Aah, Manjoume. He is such a great guy and despite being a main supporting character, he actually gets a decent amount of screen time and character development, especially in the first half of the series. He’s set up to be Judai’s foil—the elite Obelisk Blue student who runs a Power deck against dropout boy, Judai, with a deck made up of mostly common cards. But his frequent deck changes are attributed to his personality and character growth and Manjoume, perhaps, more than Judai, truly embraces the strength of the underdog. He falls and hits rock bottom (and then falls some more), has tasted the agony of defeat and comes back stronger each time. This is also why Manjoume’s duels are so fun to watch, but while Judai’s Elemental Heroes and Neospacians are old hat strategies simply because we see them so often, Manjoume (and his constant deck-changing) brings something new and fresh to each game.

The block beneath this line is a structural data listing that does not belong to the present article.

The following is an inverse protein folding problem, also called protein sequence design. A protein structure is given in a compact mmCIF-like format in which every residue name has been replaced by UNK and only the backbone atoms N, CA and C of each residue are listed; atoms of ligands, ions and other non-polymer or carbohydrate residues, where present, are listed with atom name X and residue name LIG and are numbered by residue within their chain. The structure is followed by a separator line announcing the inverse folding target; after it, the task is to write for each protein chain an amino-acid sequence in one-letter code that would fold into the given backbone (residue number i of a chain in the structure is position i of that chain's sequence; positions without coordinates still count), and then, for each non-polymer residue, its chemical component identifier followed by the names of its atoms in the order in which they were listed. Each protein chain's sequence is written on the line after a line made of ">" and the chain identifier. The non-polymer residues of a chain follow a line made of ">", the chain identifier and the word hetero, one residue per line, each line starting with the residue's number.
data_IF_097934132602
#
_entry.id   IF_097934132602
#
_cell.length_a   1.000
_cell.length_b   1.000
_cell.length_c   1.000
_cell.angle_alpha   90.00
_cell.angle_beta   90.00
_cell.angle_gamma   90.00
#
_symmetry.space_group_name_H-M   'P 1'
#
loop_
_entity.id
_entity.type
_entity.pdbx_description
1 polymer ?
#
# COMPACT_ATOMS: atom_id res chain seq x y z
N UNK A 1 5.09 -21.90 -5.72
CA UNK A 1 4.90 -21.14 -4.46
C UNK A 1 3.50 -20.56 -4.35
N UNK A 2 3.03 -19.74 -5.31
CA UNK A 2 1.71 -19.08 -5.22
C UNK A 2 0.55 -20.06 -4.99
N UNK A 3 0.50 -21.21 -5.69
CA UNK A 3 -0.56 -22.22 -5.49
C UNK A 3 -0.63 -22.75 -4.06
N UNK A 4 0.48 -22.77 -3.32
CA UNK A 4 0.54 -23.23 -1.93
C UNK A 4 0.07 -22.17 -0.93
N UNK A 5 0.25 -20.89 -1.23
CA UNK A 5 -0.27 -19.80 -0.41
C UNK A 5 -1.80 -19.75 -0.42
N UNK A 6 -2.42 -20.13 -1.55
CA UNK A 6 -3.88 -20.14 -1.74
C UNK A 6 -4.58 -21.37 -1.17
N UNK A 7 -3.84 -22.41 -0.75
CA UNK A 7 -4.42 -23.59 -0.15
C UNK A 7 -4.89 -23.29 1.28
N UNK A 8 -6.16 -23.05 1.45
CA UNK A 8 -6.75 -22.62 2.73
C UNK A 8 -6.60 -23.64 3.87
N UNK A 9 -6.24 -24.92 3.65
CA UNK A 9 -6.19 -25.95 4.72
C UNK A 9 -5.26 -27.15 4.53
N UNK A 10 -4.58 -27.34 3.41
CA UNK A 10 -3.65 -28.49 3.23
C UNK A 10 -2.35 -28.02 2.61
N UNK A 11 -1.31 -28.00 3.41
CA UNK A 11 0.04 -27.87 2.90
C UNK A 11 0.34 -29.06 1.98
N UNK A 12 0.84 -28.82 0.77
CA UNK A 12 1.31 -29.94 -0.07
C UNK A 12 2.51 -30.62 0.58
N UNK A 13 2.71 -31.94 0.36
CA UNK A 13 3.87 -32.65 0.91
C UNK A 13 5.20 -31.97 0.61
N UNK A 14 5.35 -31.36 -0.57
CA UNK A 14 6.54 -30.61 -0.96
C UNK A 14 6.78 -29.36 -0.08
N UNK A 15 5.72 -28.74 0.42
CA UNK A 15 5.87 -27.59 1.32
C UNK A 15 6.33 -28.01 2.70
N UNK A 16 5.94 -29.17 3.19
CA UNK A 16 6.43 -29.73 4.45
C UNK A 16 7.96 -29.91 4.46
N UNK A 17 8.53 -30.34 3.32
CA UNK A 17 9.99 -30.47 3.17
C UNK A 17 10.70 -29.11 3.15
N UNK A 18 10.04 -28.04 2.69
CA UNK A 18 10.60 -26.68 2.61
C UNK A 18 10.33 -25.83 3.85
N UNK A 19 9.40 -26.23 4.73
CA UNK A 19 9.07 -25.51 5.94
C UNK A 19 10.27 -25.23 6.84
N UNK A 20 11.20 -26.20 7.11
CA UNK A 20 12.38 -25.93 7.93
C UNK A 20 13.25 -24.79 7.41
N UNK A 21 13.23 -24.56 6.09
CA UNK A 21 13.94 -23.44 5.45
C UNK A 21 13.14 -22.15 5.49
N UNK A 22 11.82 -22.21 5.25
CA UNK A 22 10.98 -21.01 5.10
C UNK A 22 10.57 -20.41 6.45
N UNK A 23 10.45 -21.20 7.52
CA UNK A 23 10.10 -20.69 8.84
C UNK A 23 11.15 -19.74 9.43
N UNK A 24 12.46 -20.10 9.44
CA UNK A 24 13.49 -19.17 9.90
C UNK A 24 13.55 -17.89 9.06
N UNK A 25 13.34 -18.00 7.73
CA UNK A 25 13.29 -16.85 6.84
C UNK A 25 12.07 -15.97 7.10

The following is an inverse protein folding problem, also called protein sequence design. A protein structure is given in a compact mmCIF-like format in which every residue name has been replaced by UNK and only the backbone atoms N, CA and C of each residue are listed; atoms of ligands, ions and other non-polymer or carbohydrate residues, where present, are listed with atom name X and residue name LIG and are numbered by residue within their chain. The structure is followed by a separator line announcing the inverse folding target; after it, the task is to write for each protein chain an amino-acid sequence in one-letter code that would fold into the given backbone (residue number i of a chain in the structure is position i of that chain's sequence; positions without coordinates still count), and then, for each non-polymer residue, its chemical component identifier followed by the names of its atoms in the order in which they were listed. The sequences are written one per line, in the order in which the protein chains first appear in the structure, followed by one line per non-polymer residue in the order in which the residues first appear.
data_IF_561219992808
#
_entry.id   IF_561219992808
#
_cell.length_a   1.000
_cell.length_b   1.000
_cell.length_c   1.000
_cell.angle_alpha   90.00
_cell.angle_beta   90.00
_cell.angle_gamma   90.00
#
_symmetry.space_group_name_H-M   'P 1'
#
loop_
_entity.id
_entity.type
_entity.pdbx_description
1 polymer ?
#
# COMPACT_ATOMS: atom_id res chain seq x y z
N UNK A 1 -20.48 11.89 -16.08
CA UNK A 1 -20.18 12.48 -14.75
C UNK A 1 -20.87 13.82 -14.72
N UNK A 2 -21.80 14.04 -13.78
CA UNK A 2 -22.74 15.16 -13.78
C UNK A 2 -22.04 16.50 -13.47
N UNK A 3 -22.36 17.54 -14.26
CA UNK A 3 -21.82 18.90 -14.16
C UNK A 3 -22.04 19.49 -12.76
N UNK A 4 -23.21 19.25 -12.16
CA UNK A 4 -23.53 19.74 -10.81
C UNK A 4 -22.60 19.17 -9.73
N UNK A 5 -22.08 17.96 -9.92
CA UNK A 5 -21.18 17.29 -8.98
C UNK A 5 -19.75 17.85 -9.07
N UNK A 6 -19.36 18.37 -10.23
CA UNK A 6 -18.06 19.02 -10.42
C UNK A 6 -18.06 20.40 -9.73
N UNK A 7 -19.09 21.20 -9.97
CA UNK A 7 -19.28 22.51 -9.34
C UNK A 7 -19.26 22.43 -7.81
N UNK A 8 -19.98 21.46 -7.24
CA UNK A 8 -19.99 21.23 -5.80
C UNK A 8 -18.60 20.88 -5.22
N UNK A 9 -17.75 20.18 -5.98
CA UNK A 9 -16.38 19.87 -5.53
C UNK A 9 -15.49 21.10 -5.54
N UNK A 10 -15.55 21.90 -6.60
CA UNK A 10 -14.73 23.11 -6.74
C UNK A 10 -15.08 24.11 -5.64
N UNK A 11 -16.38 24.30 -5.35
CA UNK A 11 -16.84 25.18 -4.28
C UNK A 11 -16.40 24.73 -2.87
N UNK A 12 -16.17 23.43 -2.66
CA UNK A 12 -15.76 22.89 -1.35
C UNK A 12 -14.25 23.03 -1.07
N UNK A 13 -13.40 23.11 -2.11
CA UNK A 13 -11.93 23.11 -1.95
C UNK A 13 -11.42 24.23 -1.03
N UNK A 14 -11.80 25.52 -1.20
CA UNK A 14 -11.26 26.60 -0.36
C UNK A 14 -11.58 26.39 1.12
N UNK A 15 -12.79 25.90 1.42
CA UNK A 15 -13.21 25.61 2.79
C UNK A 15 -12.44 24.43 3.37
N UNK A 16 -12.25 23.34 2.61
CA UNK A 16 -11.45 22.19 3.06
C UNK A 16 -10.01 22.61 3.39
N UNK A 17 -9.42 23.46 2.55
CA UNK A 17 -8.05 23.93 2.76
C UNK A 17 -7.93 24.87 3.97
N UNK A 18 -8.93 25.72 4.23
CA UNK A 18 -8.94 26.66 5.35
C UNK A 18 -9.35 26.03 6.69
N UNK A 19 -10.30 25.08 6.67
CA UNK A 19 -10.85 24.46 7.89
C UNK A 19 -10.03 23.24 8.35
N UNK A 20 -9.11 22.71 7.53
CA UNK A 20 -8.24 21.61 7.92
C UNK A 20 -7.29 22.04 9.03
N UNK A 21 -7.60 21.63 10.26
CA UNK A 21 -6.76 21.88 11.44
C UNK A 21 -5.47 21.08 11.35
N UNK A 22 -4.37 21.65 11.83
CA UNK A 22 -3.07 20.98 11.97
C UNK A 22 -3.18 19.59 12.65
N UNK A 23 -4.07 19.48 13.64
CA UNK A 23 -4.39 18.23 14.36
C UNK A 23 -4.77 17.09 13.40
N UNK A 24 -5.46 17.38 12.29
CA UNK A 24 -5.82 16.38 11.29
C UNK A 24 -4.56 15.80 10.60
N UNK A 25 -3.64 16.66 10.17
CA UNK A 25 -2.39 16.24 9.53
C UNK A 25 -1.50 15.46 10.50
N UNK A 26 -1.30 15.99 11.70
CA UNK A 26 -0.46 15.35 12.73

There aren’t very many GX duels that I rewatch (in fact, many of them are forgettable), but this is one that is very rewatchable. Manjoume’s less than warm relationship with his brothers is a sticking point in his character development—funny how he learns more about brotherly bonds from his Ojama Brothers cards rather than his own kin. You’d think that a duel where you can’t play any monsters with more than 500 ATK would be a dull one but Manjoume shows us that basing a deck’s strength on ATK only (which may have been more effective in the first series) is child’s play. That might work with traditional vanilla (no special effect) monsters, but young’uns know a special ability is worth more its weight in ATK these days.
Crowning moment of awesome: When Manjoume plays Ojama Delta Hurricane, which basically kills off all monsters on your opponents’ side of the field. Yes, sir, you just got schooled by a bunch of googly-eyed aliens in speedos.
Honorable Mention #3: Judai vs Darkness
(World of Darkness Arc)